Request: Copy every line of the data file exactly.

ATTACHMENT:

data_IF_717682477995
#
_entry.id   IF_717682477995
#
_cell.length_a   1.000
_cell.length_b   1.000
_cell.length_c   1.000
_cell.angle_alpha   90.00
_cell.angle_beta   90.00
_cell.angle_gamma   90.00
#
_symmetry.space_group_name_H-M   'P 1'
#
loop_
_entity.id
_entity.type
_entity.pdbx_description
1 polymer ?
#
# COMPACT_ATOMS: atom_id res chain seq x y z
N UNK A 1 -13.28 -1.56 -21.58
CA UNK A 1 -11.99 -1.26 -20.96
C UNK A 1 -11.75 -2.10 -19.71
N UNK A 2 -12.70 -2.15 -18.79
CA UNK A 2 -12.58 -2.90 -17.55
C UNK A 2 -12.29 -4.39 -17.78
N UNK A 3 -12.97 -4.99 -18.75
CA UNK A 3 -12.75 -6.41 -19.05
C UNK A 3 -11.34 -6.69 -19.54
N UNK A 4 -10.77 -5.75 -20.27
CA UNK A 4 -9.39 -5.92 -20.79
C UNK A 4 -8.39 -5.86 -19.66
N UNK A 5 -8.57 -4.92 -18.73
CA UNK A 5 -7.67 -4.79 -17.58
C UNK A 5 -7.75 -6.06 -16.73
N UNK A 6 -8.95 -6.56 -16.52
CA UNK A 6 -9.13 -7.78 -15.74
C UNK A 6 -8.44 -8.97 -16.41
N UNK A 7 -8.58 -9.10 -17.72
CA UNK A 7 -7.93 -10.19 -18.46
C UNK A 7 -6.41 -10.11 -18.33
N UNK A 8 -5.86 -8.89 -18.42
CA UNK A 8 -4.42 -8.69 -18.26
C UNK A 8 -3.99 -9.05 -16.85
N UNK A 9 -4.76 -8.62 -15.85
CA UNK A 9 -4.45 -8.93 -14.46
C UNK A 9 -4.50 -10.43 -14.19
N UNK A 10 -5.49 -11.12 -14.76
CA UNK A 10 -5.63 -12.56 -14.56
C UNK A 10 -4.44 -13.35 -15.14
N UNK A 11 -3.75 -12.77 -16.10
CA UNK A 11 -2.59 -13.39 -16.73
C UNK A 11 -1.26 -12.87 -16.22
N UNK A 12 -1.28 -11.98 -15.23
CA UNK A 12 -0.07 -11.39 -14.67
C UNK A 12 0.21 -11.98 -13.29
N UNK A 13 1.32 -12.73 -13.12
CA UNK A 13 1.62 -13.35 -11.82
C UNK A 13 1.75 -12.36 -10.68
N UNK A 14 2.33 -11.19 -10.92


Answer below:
data_IF_717682477995
#
_entry.id   IF_717682477995
#
_cell.length_a   1.000
_cell.length_b   1.000
_cell.length_c   1.000
_cell.angle_alpha   90.00
_cell.angle_beta   90.00
_cell.angle_gamma   90.00
#
_symmetry.space_group_name_H-M   'P 1'
#
loop_
_entity.id
_entity.type
_entity.pdbx_description
1 polymer ?
#
# COMPACT_ATOMS: atom_id res chain seq x y z
N UNK A 1 -13.28 -1.56 -21.58
CA UNK A 1 -11.99 -1.26 -20.96
C UNK A 1 -11.75 -2.10 -19.71
N UNK A 2 -12.70 -2.15 -18.79
CA UNK A 2 -12.58 -2.90 -17.55
C UNK A 2 -12.29 -4.39 -17.78
N UNK A 3 -12.97 -4.99 -18.75
CA UNK A 3 -12.75 -6.41 -19.05
C UNK A 3 -11.34 -6.69 -19.54
N UNK A 4 -10.77 -5.75 -20.27
CA UNK A 4 -9.39 -5.92 -20.79
C UNK A 4 -8.39 -5.86 -19.66
N UNK A 5 -8.57 -4.92 -18.73
CA UNK A 5 -7.67 -4.79 -17.58
C UNK A 5 -7.75 -6.06 -16.73
N UNK A 6 -8.95 -6.56 -16.52
CA UNK A 6 -9.13 -7.78 -15.74
C UNK A 6 -8.44 -8.97 -16.41
N UNK A 7 -8.58 -9.10 -17.72
CA UNK A 7 -7.93 -10.19 -18.46
C UNK A 7 -6.41 -10.11 -18.33
N UNK A 8 -5.86 -8.89 -18.42
CA UNK A 8 -4.42 -8.69 -18.26
C UNK A 8 -3.99 -9.05 -16.85
N UNK A 9 -4.76 -8.62 -15.85
CA UNK A 9 -4.45 -8.93 -14.46
C UNK A 9 -4.50 -10.43 -14.19
N UNK A 10 -5.49 -11.12 -14.76
CA UNK A 10 -5.63 -12.56 -14.56
C UNK A 10 -4.44 -13.35 -15.14
N UNK A 11 -3.75 -12.77 -16.10
CA UNK A 11 -2.59 -13.39 -16.73
C UNK A 11 -1.26 -12.87 -16.22
N UNK A 12 -1.28 -11.98 -15.23
CA UNK A 12 -0.07 -11.39 -14.67
C UNK A 12 0.21 -11.98 -13.29
N UNK A 13 1.32 -12.73 -13.12
CA UNK A 13 1.62 -13.35 -11.82
C UNK A 13 1.75 -12.36 -10.68
N UNK A 14 2.33 -11.19 -10.92